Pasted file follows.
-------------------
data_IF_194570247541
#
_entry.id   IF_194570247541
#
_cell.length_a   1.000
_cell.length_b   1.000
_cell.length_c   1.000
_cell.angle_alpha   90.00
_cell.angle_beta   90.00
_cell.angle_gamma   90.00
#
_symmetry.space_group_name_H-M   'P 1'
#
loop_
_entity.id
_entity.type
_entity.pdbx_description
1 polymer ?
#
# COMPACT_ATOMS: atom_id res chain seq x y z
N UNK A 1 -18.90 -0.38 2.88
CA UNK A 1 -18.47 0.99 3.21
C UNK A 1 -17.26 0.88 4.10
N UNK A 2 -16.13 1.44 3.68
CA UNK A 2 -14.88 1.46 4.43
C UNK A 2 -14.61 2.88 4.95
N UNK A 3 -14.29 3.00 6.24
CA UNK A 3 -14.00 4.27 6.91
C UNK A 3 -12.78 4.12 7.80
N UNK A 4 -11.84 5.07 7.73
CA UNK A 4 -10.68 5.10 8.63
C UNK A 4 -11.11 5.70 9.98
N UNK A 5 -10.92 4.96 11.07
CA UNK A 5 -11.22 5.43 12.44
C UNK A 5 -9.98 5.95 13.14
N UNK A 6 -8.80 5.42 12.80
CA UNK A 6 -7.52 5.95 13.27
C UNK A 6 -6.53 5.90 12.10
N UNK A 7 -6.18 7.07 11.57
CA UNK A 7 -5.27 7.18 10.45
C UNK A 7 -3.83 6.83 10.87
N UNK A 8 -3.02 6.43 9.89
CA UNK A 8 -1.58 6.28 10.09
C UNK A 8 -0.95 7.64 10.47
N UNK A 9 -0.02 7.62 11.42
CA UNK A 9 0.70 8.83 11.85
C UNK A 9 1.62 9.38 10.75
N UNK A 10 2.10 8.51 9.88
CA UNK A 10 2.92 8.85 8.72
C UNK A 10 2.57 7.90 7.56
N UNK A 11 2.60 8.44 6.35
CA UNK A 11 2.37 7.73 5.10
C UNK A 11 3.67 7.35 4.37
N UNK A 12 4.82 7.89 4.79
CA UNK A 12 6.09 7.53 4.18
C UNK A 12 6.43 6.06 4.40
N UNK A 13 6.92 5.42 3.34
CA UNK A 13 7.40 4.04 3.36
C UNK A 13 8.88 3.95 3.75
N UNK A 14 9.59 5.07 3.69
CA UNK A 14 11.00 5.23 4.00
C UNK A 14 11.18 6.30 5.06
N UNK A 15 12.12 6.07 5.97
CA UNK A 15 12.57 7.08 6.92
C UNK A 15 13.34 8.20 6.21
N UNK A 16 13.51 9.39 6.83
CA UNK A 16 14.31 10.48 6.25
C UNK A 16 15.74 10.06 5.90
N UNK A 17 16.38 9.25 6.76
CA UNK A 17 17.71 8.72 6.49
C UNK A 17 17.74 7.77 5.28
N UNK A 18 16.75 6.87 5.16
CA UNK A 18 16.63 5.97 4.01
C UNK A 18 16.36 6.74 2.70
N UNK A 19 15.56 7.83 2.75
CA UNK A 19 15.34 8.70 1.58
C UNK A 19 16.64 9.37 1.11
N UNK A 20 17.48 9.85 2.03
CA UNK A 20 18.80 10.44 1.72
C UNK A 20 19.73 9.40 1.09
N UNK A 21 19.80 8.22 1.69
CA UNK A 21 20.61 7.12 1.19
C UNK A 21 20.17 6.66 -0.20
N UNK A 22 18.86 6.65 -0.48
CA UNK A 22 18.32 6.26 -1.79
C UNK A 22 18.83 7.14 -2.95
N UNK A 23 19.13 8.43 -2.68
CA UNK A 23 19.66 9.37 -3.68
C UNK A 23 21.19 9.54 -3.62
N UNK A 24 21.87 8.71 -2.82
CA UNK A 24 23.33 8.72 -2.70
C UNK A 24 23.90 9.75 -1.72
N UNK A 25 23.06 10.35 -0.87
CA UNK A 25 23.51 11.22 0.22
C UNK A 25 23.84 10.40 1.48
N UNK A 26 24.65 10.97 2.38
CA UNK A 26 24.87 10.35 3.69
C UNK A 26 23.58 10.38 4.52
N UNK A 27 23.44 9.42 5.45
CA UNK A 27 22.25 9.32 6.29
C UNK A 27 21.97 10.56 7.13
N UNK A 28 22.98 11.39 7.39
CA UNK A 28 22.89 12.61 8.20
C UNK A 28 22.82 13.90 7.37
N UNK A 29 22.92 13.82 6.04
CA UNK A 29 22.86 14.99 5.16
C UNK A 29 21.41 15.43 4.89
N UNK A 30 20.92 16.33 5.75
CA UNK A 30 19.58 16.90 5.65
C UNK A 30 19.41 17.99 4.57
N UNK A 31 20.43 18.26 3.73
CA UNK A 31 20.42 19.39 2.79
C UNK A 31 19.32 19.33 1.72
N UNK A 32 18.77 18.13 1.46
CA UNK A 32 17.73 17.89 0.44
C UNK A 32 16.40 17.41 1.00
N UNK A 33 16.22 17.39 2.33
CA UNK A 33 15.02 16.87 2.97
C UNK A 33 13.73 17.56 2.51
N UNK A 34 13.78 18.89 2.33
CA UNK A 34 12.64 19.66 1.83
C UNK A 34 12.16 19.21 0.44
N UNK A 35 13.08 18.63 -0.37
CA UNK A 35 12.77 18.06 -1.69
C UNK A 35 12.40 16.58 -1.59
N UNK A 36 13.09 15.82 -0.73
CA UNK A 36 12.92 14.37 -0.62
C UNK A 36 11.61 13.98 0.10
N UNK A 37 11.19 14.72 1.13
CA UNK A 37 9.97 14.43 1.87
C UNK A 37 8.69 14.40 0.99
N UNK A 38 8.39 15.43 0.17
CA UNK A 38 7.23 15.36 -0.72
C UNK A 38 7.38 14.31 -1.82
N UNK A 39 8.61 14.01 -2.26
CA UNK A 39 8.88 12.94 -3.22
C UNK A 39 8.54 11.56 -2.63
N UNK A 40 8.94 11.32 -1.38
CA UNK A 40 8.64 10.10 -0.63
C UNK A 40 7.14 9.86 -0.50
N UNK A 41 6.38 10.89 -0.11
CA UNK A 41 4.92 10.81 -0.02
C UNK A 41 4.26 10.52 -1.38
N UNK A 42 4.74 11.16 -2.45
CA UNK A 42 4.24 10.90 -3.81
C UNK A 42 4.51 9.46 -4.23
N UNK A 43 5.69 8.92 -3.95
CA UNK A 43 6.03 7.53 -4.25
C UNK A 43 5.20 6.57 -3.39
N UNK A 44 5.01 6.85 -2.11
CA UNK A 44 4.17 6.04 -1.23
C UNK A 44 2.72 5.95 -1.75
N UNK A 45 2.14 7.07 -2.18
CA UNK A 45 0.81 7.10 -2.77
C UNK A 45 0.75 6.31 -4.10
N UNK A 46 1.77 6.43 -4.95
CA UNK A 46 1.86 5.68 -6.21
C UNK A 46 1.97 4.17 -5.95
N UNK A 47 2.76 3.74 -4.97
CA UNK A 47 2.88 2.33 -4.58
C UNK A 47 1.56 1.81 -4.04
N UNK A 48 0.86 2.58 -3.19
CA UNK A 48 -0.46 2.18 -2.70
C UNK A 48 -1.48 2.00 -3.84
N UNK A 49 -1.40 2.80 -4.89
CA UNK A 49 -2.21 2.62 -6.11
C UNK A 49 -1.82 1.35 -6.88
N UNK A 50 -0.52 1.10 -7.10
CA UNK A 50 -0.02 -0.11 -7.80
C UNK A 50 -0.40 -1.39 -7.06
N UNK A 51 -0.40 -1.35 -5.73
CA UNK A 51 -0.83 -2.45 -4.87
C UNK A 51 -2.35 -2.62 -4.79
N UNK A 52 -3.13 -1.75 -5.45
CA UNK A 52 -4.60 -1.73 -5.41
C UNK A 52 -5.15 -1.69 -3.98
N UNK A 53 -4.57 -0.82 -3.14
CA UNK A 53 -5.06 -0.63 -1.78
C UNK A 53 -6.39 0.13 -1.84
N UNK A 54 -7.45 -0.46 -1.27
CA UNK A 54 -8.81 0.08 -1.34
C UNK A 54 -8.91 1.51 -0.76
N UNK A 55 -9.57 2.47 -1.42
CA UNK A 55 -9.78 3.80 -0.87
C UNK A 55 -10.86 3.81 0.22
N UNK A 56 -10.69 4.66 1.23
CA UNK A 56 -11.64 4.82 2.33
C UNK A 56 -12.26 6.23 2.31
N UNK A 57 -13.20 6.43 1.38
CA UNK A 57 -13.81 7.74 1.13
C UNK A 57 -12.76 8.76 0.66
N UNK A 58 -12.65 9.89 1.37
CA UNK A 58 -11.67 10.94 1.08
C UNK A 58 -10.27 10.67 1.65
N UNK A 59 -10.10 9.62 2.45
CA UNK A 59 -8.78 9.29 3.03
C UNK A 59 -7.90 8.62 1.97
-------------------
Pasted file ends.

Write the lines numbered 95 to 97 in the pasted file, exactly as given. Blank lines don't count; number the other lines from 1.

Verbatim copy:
C UNK A 25 23.84 10.40 1.48
N UNK A 26 24.65 10.97 2.38
CA UNK A 26 24.87 10.35 3.69